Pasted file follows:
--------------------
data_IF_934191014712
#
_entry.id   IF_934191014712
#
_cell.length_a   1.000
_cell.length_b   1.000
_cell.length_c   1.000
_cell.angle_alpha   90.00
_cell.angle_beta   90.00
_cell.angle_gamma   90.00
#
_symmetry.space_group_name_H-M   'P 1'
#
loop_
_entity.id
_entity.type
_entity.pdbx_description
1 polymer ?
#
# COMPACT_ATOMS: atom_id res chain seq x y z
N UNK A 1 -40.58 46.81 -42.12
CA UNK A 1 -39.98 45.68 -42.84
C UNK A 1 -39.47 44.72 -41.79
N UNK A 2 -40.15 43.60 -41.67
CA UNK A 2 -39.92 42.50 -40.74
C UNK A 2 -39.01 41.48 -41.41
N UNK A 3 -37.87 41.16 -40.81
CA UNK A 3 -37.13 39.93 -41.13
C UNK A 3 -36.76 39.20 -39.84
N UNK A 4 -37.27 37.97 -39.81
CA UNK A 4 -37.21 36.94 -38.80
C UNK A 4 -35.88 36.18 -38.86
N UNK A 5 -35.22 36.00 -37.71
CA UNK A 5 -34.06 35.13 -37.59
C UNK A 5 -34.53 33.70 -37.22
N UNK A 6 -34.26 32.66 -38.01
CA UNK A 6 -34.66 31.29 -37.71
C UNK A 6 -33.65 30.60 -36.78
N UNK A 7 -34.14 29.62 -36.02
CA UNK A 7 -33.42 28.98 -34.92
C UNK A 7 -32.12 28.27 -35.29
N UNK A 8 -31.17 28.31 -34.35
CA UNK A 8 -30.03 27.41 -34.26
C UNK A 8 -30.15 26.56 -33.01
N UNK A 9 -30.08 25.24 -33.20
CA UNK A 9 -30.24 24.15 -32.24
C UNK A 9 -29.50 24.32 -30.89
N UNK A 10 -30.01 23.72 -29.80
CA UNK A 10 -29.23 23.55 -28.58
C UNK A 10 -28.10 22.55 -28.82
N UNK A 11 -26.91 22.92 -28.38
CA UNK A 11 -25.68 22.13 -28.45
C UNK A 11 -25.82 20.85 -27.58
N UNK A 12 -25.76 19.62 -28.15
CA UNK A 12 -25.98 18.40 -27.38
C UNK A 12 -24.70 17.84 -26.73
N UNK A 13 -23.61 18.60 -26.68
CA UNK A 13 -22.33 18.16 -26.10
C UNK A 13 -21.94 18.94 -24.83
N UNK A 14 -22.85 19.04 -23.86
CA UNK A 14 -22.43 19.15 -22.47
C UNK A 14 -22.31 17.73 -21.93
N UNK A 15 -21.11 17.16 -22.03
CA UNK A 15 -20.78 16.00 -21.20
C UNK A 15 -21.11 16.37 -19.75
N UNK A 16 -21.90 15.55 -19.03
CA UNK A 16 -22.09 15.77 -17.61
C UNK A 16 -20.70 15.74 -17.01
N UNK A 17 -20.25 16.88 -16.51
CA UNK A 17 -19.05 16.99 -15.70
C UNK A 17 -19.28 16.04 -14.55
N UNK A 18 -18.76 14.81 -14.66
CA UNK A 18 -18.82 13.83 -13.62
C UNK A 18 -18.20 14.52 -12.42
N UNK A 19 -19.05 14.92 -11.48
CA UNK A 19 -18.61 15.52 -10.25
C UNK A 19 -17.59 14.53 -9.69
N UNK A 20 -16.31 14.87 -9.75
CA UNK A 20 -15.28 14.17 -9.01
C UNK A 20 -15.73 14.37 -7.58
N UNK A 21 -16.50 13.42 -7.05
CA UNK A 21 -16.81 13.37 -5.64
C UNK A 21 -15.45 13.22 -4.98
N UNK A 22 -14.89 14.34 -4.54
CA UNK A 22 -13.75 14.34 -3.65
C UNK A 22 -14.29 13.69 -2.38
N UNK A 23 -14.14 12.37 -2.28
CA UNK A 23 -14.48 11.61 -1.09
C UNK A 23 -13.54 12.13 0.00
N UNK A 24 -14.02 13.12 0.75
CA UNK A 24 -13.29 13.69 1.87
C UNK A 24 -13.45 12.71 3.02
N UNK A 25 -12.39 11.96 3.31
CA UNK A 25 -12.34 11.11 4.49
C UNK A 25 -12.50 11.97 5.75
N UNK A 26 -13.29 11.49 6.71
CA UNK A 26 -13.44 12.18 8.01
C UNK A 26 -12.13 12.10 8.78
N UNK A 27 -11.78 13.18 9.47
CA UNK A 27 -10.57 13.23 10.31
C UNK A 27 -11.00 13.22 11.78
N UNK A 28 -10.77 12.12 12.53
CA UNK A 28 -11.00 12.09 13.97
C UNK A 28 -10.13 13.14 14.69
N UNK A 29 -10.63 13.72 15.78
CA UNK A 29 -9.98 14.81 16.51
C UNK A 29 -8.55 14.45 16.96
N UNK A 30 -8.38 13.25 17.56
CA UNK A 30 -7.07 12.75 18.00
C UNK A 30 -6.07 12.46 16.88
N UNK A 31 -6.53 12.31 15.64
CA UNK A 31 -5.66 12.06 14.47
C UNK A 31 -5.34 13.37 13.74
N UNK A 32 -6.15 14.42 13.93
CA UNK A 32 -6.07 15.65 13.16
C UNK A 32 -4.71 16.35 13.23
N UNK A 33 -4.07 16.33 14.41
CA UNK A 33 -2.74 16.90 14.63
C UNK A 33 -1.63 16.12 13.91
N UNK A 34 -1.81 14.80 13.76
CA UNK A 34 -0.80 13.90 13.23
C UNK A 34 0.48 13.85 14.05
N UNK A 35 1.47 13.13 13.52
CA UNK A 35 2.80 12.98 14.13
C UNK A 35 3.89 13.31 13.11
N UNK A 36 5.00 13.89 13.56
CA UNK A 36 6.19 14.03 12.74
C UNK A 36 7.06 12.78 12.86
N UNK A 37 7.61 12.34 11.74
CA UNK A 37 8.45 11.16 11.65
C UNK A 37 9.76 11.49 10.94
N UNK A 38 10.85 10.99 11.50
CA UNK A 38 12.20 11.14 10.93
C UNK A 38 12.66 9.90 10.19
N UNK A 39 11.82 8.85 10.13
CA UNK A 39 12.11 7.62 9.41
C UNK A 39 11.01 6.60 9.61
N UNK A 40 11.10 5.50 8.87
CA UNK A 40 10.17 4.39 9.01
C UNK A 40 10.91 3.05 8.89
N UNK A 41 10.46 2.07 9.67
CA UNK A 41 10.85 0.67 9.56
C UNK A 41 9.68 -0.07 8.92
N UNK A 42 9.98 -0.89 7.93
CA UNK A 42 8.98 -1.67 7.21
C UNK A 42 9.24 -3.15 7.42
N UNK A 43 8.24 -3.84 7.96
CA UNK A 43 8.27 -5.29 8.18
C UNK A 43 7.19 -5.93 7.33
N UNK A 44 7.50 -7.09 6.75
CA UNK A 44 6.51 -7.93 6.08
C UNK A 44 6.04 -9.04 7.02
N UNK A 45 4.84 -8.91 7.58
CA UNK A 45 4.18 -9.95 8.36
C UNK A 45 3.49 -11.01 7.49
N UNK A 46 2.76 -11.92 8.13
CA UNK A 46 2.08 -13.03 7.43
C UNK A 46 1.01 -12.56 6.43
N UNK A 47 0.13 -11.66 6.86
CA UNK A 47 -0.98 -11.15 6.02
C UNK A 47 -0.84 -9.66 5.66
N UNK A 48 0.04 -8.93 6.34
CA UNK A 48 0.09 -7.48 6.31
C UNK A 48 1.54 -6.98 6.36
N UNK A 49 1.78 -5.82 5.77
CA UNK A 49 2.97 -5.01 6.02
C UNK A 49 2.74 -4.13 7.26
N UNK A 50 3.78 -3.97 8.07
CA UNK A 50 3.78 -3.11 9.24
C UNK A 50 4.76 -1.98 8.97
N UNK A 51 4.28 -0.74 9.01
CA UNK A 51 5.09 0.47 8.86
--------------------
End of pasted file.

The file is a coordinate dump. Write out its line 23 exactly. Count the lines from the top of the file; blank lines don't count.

C UNK A 1 -39.47 44.72 -41.79